Treating skin infections with topical creams “lazy doctoring” – Dr O’Sullivan

Treating skin infections with topical creams “lazy doctoring” – Dr O’Sullivan



A study by the Health Research Council of New Zealand (HRC) shows that an increase in incidences of serious skin infections coincides with an increase of dispensing the antibiotic cream used to treat it. Dr Lance O’Sullivan says topical fusidic acid is not the best treatment for Staphylococcal bacteria and the health system needs to step up. Warning the following images in this story may disturb some viewers.

It’s no surprise to Dr O’Sullivan that fusidic acid cream used for skin infections like staphylococcus aureus is becoming less effective.

“This medicine this treatment is not the best treatment actually, topical antibiotics. If it is to be used it should be very narrow focused not widely prescribed and dispensed, so that’s a message to our whanau. The second message is to prescribers, to doctors like me which is, think very carefully whether this patient would benefit or whether you are going to increase the burden.”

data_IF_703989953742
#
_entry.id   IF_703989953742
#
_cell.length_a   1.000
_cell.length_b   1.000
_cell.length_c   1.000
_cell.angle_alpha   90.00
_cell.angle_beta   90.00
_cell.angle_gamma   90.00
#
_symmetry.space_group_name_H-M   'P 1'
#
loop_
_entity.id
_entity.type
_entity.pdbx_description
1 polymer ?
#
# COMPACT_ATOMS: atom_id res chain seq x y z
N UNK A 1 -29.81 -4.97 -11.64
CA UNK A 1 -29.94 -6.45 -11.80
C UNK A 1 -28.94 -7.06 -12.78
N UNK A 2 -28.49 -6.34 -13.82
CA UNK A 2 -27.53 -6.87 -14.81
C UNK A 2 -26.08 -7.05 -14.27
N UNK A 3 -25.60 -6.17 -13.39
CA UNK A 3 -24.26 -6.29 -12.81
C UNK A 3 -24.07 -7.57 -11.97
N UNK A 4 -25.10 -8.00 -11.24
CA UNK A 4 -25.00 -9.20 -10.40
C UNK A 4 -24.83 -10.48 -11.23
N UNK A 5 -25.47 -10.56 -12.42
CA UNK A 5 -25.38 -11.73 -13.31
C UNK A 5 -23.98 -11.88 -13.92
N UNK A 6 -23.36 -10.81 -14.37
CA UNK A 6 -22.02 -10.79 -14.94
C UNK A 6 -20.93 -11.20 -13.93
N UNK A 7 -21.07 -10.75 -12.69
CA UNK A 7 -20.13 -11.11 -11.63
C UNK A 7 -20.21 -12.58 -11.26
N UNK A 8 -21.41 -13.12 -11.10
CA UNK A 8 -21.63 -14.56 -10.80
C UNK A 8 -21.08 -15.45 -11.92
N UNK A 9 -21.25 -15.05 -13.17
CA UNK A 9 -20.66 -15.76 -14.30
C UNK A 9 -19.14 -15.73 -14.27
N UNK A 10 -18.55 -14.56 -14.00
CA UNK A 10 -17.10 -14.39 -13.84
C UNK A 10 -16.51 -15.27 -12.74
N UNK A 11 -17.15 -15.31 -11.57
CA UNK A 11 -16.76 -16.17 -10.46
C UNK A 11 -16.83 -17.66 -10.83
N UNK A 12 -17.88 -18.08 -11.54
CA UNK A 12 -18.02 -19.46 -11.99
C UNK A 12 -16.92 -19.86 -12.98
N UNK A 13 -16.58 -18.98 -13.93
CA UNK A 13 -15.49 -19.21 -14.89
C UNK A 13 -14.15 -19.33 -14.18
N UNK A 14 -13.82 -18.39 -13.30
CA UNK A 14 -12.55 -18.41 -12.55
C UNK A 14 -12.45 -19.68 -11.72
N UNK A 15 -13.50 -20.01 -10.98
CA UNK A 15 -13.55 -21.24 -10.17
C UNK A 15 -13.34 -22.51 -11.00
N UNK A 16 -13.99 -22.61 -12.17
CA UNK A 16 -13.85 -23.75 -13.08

The study shows that the resistance to fusidic acid has almost doubled to 30% since first measured in 1999, with Māori and Pacifika children particularly affected.

“It really does raise the question of how appropriate our medical workforce and our health service is to high needs communities with Māori Pacific children and families so yeah I think our doctors don’t do a good enough job to actually address that.”

Dr O’Sullivan is currently working on a project in Kaitaia around the super bug Methicillin-Resistant Staphylococcus Aureus (MRSA). He says it causes significant harm and can even cause death.

“It kills our people and it causes significant disease and it needs a real targeted approach to address it and I have concerns that fusidic acid and foban, those types of medications, are going to be heading in the same direction.”

Dr O’Sullivan says he wants restrictions around prescribing fusidic acid and that top-shelf oral medication should be the first port of call, instead of impractical ointments.

Source: Maori TV